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###Ancient Batch Projects

Relevant XKCD.

##What is this?

This is a series of Batch programs that I worked on from 5-8th grade.

At school, my friends and I would chat, send files, and play games using these programs. Like most young kids who are just starting out with technology/computers, my early exploits were terribly misguided, so I ended up writing this software in Batch, which is not at all suited to the complex functions the programs served. As a result, I ended up with a full fledged BBS (with mail and chatroom functions!), DOS shell-like thing, and more. Looking back, however, the fact that such a simple language could be used to produce such projects was pretty interesting.

At one point, in fact, my friends and I actually ran the "DMS" (The name of the BBS) off of a telnet server for a few weeks. Luckily, it was never compromised (any random input like &@#%^* would drop you right to the shell), but we had a few users and it turned out to work somewhat well. Good times :)

##What can I do with this?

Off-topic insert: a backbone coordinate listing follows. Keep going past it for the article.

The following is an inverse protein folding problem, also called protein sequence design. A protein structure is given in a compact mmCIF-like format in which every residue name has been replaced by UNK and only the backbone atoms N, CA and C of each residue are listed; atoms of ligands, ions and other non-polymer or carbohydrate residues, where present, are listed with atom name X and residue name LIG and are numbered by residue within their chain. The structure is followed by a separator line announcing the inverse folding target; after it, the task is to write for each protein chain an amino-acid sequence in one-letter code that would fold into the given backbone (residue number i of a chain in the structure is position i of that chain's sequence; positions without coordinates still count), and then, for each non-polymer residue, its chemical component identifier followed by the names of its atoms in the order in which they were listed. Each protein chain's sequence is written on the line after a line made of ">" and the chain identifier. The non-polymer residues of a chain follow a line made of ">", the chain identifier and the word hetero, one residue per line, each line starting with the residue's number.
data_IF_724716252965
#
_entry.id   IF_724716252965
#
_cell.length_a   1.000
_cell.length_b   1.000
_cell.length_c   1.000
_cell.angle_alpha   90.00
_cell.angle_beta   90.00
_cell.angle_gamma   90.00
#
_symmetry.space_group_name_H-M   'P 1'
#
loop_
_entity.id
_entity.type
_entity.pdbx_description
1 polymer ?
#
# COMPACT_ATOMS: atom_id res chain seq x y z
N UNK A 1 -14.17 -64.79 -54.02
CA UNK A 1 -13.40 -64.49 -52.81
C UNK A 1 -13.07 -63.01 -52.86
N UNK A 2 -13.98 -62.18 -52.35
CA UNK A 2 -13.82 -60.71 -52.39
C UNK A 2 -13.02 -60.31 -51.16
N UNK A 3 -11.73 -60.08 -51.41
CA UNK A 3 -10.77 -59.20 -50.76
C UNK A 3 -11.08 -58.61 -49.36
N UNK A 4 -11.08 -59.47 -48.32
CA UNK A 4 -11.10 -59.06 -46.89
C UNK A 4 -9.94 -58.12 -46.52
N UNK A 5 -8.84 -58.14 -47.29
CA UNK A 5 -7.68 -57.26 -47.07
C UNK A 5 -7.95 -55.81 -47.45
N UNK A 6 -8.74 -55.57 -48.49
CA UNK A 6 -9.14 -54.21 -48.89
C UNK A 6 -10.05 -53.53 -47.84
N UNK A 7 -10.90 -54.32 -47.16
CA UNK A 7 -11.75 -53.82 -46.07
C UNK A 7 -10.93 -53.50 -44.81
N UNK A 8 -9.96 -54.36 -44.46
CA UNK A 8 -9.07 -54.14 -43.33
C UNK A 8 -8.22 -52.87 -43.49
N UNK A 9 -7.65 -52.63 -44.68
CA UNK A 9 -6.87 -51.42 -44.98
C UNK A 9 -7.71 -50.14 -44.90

If the above piques your interest, you can peruse the code. I wouldn't recommend running it for any sort of actual, important purpose (since it's most likely terribly buggy), however, it's fun to play with or use between a small group of friends, as we did.

These programs were built around the permissions given to users on my middle school's network, on which there was a single large, shared drive. In the beginning, students would "pass notes" by creating text files in "hidden" locations on that drive, and I built the system to expand on this idea. It handled several text files where chat messages, user mail, and configuration was stored. Not bad for a 5th grader.

Perhaps one of the people who view this repository will be like I was, back in that time. If so, I hope this is something they find interesting and that it sparks theinr interest in programming (just not in Batch, for their own sake :P).

##How does it work?

In all honesty, I don't really remember. There's a few text files explaining various aspects of the system and its configuration in there somewhere. START.bat appears to start the system. There's a hardcoded password somewhere in DMS.bat for the admin interface. SETUP.bat runs setup, but I don't think it works properly (you wouldn't want a full fledged installation anyways). DMS mainly works by reading/writing to various text files, which are organized into various folders depending on their function.



A collection of *really* old projects of mine: BBSes written in pure Batch (DOS Shell)






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